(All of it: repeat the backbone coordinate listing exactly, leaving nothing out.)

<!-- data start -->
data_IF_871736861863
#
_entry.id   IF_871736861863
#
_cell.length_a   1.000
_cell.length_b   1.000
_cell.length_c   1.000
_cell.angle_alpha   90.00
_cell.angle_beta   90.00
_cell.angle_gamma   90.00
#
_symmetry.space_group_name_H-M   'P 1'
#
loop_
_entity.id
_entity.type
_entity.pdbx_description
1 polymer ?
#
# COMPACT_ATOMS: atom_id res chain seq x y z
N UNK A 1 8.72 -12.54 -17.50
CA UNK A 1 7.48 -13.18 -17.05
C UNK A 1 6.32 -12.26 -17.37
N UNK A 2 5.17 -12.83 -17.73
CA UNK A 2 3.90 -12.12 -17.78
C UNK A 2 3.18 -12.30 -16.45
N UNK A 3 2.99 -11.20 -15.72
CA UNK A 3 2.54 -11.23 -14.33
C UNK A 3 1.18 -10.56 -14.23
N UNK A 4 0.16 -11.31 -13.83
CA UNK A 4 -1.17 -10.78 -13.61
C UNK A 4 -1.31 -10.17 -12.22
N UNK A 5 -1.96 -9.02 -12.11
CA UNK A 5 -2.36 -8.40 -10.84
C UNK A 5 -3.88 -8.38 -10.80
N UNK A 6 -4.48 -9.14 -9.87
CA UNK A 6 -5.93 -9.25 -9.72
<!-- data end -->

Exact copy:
data_IF_871736861863
#
_entry.id   IF_871736861863
#
_cell.length_a   1.000
_cell.length_b   1.000
_cell.length_c   1.000
_cell.angle_alpha   90.00
_cell.angle_beta   90.00
_cell.angle_gamma   90.00
#
_symmetry.space_group_name_H-M   'P 1'
#
loop_
_entity.id
_entity.type
_entity.pdbx_description
1 polymer ?
#
# COMPACT_ATOMS: atom_id res chain seq x y z
N UNK A 1 8.72 -12.54 -17.50
CA UNK A 1 7.48 -13.18 -17.05
C UNK A 1 6.32 -12.26 -17.37
N UNK A 2 5.17 -12.83 -17.73
CA UNK A 2 3.90 -12.12 -17.78
C UNK A 2 3.18 -12.30 -16.45
N UNK A 3 2.99 -11.20 -15.72
CA UNK A 3 2.54 -11.23 -14.33
C UNK A 3 1.18 -10.56 -14.23
N UNK A 4 0.16 -11.31 -13.83
CA UNK A 4 -1.17 -10.78 -13.61
C UNK A 4 -1.31 -10.17 -12.22
N UNK A 5 -1.96 -9.02 -12.11
CA UNK A 5 -2.36 -8.40 -10.84
C UNK A 5 -3.88 -8.38 -10.80
N UNK A 6 -4.48 -9.14 -9.87
CA UNK A 6 -5.93 -9.25 -9.72